Pharmaceutical giant AbbVie, Inc. has reported a 4.3 percent increase in its first-quarter profits, according to Nasdaq. The Chicago-based company cited heightened sales of anti-inflammatory medications, and detailed its plans to keep its top-selling drug Humira afloat.
Despite the rise in profits, AbbVie still faces financial trouble in the form of testosterone lawsuits. The company’s popular “low-T” product, AndroGel, is one of a handful or prescription testosterone treatments that have come under legal fire. Testosterone lawsuits have been consolidated in a multidistrict litigation (MDL) in the U.S. District Court for the Northern District of Illinois. Currently, MDL 2545 includes well over 1,500 testosterone lawsuits, many of which target AbbVie.
Testosterone therapy drugs come in a variety of forms, from topical gel to pills. Popular brands include Androgel, Axiron, Fortesta, Striant, and Testim. Low-T products generate billions of dollars in sales annually, and it is estimated that over two million men use testosterone therapy products each year. Despite its popularity, however, testosterone therapy has been shown to pose serious health risks. A study published in November 2013 linked testosterone therapy to increased rates of heart attack, stroke, and death. Another study in 2014 found that men who received testosterone therapy were significantly more likely to suffer myocardial infarction—especially those aged 65 years or older.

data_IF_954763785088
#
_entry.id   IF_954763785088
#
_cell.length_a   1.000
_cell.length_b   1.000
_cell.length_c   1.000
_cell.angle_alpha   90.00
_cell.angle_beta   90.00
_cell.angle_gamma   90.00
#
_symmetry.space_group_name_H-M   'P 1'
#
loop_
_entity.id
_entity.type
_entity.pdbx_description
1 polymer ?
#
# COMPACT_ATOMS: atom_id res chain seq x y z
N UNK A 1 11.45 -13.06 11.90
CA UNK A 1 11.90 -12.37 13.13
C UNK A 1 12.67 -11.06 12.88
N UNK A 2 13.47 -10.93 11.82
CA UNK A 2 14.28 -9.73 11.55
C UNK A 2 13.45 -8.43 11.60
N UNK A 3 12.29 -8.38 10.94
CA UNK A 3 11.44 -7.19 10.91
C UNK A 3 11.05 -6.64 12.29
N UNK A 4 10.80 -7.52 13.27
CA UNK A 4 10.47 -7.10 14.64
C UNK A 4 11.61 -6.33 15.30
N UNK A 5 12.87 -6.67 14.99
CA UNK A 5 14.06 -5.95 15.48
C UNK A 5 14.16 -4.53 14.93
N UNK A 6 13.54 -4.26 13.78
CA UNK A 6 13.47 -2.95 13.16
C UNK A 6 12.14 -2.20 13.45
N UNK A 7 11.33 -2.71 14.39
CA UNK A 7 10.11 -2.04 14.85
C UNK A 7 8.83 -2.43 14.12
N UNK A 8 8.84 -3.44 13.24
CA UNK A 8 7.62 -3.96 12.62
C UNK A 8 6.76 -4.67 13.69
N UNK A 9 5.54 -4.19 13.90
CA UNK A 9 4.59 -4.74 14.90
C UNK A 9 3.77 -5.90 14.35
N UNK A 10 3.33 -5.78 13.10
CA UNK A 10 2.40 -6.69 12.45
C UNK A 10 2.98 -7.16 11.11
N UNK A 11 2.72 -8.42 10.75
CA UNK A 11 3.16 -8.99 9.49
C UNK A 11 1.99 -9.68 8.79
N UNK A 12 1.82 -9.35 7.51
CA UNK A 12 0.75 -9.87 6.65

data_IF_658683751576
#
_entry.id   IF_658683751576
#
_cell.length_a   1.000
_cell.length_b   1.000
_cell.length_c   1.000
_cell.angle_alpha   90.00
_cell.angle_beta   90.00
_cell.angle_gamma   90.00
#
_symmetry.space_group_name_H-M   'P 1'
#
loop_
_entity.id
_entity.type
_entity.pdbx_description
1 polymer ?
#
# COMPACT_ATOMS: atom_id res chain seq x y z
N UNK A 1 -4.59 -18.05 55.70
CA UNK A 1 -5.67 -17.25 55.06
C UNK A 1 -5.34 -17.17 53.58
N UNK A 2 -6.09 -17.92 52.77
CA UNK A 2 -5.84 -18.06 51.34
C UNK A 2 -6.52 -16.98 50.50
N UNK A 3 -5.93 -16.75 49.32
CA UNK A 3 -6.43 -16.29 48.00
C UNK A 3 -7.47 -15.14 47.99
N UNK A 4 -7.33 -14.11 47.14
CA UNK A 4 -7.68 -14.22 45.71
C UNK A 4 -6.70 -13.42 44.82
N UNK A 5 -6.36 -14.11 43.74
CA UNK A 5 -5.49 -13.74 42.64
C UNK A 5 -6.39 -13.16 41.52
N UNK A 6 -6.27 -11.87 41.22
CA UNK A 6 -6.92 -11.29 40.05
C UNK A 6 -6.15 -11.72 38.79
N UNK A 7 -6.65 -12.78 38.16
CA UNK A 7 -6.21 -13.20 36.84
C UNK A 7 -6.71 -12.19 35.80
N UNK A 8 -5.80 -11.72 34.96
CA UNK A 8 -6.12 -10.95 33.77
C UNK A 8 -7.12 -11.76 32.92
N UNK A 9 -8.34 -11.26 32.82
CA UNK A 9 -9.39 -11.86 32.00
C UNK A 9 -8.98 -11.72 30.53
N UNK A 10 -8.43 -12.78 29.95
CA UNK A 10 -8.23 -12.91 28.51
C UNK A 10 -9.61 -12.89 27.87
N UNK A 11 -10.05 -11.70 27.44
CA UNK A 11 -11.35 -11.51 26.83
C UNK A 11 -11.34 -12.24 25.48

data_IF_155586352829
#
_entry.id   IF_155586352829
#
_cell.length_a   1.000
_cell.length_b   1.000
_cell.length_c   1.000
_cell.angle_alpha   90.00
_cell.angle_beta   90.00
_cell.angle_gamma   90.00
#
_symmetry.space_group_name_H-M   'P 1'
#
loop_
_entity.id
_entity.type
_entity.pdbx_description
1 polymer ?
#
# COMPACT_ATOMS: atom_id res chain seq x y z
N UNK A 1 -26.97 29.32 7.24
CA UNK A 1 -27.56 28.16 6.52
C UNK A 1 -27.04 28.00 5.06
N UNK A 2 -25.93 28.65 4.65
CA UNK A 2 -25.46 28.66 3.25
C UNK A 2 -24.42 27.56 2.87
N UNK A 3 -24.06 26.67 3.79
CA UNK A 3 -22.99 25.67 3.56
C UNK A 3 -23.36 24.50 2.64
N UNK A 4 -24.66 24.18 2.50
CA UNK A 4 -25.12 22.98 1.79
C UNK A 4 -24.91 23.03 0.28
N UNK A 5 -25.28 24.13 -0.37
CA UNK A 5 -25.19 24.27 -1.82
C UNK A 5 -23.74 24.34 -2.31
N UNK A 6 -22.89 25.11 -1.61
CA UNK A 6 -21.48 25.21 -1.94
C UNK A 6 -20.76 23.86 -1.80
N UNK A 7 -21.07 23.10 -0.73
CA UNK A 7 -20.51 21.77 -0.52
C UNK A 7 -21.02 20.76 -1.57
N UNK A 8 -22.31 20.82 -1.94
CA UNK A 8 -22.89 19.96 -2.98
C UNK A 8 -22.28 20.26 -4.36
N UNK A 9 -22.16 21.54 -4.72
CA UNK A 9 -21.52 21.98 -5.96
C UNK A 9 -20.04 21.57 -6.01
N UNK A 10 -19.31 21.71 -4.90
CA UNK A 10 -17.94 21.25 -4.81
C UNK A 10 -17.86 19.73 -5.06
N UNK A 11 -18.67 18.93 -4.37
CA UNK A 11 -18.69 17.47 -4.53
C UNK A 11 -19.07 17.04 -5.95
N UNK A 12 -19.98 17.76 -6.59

In January 2014, the U.S. Food and Drug Administration (FDA) issued a Drug Safety Communication warning of a potential link between testosterone therapy products and cardiovascular problems. Later that year, the FDA released a statement that all testosterone therapy products on the market must include a warning about the general risk of blood clots. The agency has also had to crack down on off-label use of testosterone, reminding consumers and producers alike that testosterone therapy is only approved for use in “men who have low testosterone levels due to disorders of the testicles, pituitary gland or brain that cause a condition called hypogonadism.”
Over 100 new testosterone lawsuits have been added to the MDL since the beginning of May, and the total number of cases is expected to continue growing.